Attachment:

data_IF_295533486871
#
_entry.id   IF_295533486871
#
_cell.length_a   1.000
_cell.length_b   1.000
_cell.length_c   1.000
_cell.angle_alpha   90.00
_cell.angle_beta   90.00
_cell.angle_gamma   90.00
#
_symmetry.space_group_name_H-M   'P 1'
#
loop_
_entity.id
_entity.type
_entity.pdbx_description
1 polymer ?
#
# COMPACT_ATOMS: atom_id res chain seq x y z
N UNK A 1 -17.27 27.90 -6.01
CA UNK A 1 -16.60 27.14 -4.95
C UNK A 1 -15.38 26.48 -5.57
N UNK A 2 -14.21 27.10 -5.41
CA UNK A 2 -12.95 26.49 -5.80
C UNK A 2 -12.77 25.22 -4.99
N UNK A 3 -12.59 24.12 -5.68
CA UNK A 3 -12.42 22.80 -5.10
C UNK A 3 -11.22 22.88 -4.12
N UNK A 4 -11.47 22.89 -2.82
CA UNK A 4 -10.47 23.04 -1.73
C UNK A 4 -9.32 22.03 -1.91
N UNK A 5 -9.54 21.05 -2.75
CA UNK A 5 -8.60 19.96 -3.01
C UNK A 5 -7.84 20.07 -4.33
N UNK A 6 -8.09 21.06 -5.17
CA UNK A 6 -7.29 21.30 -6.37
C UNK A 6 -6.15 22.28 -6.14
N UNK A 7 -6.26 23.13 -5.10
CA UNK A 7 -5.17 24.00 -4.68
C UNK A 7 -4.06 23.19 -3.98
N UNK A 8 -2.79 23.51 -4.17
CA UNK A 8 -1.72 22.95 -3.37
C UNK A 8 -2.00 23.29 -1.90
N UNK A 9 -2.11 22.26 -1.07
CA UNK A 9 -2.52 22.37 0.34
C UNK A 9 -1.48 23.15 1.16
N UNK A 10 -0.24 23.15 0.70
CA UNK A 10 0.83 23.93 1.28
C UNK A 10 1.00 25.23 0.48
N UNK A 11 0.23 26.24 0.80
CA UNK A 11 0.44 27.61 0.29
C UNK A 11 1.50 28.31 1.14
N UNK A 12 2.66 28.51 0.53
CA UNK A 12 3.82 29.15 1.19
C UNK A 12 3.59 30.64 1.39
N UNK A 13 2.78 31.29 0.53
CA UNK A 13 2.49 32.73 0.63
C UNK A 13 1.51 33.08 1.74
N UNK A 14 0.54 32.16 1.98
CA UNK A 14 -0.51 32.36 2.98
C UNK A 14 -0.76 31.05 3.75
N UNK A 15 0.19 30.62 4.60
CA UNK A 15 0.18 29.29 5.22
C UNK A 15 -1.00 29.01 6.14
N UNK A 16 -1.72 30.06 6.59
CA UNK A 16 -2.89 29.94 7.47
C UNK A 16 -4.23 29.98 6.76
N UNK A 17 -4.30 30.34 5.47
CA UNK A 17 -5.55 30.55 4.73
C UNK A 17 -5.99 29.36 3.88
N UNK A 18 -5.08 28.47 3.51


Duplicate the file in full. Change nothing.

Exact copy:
data_IF_295533486871
#
_entry.id   IF_295533486871
#
_cell.length_a   1.000
_cell.length_b   1.000
_cell.length_c   1.000
_cell.angle_alpha   90.00
_cell.angle_beta   90.00
_cell.angle_gamma   90.00
#
_symmetry.space_group_name_H-M   'P 1'
#
loop_
_entity.id
_entity.type
_entity.pdbx_description
1 polymer ?
#
# COMPACT_ATOMS: atom_id res chain seq x y z
N UNK A 1 -17.27 27.90 -6.01
CA UNK A 1 -16.60 27.14 -4.95
C UNK A 1 -15.38 26.48 -5.57
N UNK A 2 -14.21 27.10 -5.41
CA UNK A 2 -12.95 26.49 -5.80
C UNK A 2 -12.77 25.22 -4.99
N UNK A 3 -12.59 24.12 -5.68
CA UNK A 3 -12.42 22.80 -5.10
C UNK A 3 -11.22 22.88 -4.12
N UNK A 4 -11.47 22.89 -2.82
CA UNK A 4 -10.47 23.04 -1.73
C UNK A 4 -9.32 22.03 -1.91
N UNK A 5 -9.54 21.05 -2.75
CA UNK A 5 -8.60 19.96 -3.01
C UNK A 5 -7.84 20.07 -4.33
N UNK A 6 -8.09 21.06 -5.17
CA UNK A 6 -7.29 21.30 -6.37
C UNK A 6 -6.15 22.28 -6.14
N UNK A 7 -6.26 23.13 -5.10
CA UNK A 7 -5.17 24.00 -4.68
C UNK A 7 -4.06 23.19 -3.98
N UNK A 8 -2.79 23.51 -4.17
CA UNK A 8 -1.72 22.95 -3.37
C UNK A 8 -2.00 23.29 -1.90
N UNK A 9 -2.11 22.26 -1.07
CA UNK A 9 -2.52 22.37 0.34
C UNK A 9 -1.48 23.15 1.16
N UNK A 10 -0.24 23.15 0.70
CA UNK A 10 0.83 23.93 1.28
C UNK A 10 1.00 25.23 0.48
N UNK A 11 0.23 26.24 0.80
CA UNK A 11 0.44 27.61 0.29
C UNK A 11 1.50 28.31 1.14
N UNK A 12 2.66 28.51 0.53
CA UNK A 12 3.82 29.15 1.19
C UNK A 12 3.59 30.64 1.39
N UNK A 13 2.78 31.29 0.53
CA UNK A 13 2.49 32.73 0.63
C UNK A 13 1.51 33.08 1.74
N UNK A 14 0.54 32.16 1.98
CA UNK A 14 -0.51 32.36 2.98
C UNK A 14 -0.76 31.05 3.75
N UNK A 15 0.19 30.62 4.60
CA UNK A 15 0.18 29.29 5.22
C UNK A 15 -1.00 29.01 6.14
N UNK A 16 -1.72 30.06 6.59
CA UNK A 16 -2.89 29.94 7.47
C UNK A 16 -4.23 29.98 6.76
N UNK A 17 -4.30 30.34 5.47
CA UNK A 17 -5.55 30.55 4.73
C UNK A 17 -5.99 29.36 3.88
N UNK A 18 -5.08 28.47 3.51